Written by Erin R. Mathews, BS, DC
HRST Clinical Director
Most of the individuals we support take one or more medications which are often a critical part of a good outcome or even for continued life. As a part of responsible supportive care it is important to be aware of the potential negative effects that many medications may have. All medications have negative side effects. Some have more than others.
“An adverse drug reaction (abbreviated ADR) is a term that describes harm associated with the use of a given medications at a normal dosage during normal use. ADRs may occur following a single dose or prolonged administration of a drug, or result from the combination of two or more drugs. The meaning of this expression differs from the meaning of “side effect“, as this last expression might also imply that the effects can be beneficial.” Source
“…in 2009, there were nearly 4.6 million drug-related visits to U.S. emergency rooms nationwide,8 with more than half due to adverse reactions to prescription medications – most of which were being taken exactly as prescribed.9 When you add in the growing numbers of people who are using these drugs recreationally or due to addiction, you begin to see the magnitude of the problem that the pharmaceutical industry is propagating”. Source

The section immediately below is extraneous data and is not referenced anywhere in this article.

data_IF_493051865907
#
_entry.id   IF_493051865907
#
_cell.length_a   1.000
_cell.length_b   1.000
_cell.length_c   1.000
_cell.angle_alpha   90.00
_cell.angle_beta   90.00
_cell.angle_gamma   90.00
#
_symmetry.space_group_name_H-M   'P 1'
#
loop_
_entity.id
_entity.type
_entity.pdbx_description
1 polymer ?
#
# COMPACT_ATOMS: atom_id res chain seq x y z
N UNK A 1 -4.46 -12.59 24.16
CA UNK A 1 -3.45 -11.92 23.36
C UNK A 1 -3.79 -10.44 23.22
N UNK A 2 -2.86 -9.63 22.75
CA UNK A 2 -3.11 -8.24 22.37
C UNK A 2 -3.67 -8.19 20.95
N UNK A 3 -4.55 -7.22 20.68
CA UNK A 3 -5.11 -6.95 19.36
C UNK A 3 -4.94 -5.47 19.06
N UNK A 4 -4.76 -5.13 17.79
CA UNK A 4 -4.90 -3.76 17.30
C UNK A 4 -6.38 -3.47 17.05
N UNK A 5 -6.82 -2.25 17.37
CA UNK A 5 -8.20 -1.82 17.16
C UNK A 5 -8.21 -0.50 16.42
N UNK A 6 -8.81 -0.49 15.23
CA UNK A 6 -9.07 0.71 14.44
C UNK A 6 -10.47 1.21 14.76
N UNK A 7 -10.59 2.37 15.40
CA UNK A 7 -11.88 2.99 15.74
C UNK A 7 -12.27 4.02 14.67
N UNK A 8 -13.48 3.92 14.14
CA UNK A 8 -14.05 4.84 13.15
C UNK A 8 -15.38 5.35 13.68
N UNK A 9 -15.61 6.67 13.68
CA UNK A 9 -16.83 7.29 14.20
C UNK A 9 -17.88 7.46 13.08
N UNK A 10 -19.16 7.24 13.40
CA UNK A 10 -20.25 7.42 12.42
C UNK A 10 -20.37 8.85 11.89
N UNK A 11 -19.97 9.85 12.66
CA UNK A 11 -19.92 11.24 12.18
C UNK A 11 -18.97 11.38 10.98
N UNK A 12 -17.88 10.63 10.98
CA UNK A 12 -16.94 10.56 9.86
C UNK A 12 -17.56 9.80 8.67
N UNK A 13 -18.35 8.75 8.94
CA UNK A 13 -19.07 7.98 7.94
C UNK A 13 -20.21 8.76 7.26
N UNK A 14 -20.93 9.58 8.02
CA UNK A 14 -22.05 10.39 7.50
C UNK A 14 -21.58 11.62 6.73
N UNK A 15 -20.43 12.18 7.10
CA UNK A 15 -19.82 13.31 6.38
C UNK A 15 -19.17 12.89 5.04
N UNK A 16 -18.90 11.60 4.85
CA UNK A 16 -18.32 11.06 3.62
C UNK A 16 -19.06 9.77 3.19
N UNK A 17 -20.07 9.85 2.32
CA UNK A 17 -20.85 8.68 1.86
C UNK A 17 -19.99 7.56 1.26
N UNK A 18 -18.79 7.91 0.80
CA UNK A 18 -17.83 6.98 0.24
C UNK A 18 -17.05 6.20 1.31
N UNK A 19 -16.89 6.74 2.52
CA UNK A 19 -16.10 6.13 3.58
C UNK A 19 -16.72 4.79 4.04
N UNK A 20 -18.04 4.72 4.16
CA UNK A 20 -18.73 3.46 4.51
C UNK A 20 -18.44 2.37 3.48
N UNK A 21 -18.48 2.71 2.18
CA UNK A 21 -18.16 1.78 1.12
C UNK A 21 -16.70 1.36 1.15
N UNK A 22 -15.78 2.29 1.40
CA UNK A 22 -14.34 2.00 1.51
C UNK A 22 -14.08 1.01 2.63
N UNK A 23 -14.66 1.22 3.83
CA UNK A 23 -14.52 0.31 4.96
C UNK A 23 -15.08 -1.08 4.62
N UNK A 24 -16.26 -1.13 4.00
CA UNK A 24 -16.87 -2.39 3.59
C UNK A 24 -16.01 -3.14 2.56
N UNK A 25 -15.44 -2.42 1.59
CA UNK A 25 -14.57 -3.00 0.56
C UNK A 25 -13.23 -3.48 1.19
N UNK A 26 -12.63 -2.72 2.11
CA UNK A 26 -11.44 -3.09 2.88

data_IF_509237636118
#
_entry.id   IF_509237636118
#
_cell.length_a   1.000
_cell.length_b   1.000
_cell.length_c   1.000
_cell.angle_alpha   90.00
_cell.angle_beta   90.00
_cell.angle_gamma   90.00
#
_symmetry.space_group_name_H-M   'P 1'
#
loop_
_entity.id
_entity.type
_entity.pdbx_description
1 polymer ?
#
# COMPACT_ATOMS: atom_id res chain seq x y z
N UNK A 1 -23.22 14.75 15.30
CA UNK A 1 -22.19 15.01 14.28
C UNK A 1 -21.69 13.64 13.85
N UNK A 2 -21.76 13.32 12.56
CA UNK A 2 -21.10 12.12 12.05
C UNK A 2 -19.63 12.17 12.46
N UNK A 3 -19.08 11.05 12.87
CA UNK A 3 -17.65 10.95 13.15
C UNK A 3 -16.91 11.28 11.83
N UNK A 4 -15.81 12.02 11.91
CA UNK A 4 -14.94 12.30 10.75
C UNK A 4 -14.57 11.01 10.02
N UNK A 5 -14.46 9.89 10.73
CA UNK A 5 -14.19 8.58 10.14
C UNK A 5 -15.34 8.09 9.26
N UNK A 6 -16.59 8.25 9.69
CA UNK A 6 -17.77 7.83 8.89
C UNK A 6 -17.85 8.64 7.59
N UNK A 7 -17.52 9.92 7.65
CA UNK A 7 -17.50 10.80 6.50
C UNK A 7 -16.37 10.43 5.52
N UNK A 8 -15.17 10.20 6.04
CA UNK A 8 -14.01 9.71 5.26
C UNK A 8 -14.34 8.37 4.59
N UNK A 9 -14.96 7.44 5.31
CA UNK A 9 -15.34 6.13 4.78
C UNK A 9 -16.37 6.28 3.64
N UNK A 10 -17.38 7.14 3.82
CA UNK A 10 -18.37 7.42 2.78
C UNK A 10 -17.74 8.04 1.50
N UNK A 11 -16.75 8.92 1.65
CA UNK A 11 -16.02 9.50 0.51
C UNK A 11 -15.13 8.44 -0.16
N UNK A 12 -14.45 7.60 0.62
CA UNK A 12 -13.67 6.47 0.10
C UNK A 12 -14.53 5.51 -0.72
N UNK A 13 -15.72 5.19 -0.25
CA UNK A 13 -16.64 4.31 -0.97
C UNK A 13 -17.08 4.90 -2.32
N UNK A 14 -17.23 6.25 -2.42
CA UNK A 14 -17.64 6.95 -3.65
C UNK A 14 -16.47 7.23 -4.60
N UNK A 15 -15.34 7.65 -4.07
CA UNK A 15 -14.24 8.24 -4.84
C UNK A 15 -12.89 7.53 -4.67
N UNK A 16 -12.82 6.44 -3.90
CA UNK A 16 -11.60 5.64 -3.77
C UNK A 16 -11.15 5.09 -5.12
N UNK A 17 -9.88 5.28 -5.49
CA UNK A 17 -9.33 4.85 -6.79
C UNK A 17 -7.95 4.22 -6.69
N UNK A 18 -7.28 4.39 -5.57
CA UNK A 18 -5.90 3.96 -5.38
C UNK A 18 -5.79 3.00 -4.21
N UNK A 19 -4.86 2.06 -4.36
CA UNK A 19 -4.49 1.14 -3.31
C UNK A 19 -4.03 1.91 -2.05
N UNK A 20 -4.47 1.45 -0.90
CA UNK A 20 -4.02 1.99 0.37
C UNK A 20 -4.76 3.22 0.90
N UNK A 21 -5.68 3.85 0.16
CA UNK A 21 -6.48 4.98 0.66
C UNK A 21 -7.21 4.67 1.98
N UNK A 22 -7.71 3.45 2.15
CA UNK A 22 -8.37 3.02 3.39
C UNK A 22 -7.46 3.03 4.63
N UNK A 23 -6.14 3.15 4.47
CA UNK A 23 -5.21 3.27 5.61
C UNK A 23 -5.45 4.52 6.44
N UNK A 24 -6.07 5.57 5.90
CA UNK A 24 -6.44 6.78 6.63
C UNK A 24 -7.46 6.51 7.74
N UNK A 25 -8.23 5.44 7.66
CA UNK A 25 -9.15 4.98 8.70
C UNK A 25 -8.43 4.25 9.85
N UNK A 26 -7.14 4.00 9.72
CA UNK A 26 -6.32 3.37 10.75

Specific statistics regarding negative outcomes due to adverse medication effects are surprisingly difficult to locate, even from sources such as the CDC. The easiest information to locate involves statistics about the number of deaths related to accidental or intentional (also referred to as, the patient’s fault) overdose with prescription painkillers. These now cause more deaths annually than use of all Schedule 1 (illegal with no therapeutic benefit) medications combined.
While prescription medications need to be managed by a physician, family members, guardians and other providers of support and services have a very important role to play when it comes to medication safety. Caregivers have the distinct advantage of proximity to the person on a regular basis and they have a much better chance of noticing subtle changes that may indicate problems. There are several steps that can be taken to ensure the safest possible environment.
This article was provided by Health Risk Screening, Inc., developer and service provider of the Health Risk Screening Tool (HRST). For more information visit www.HRSTonline.com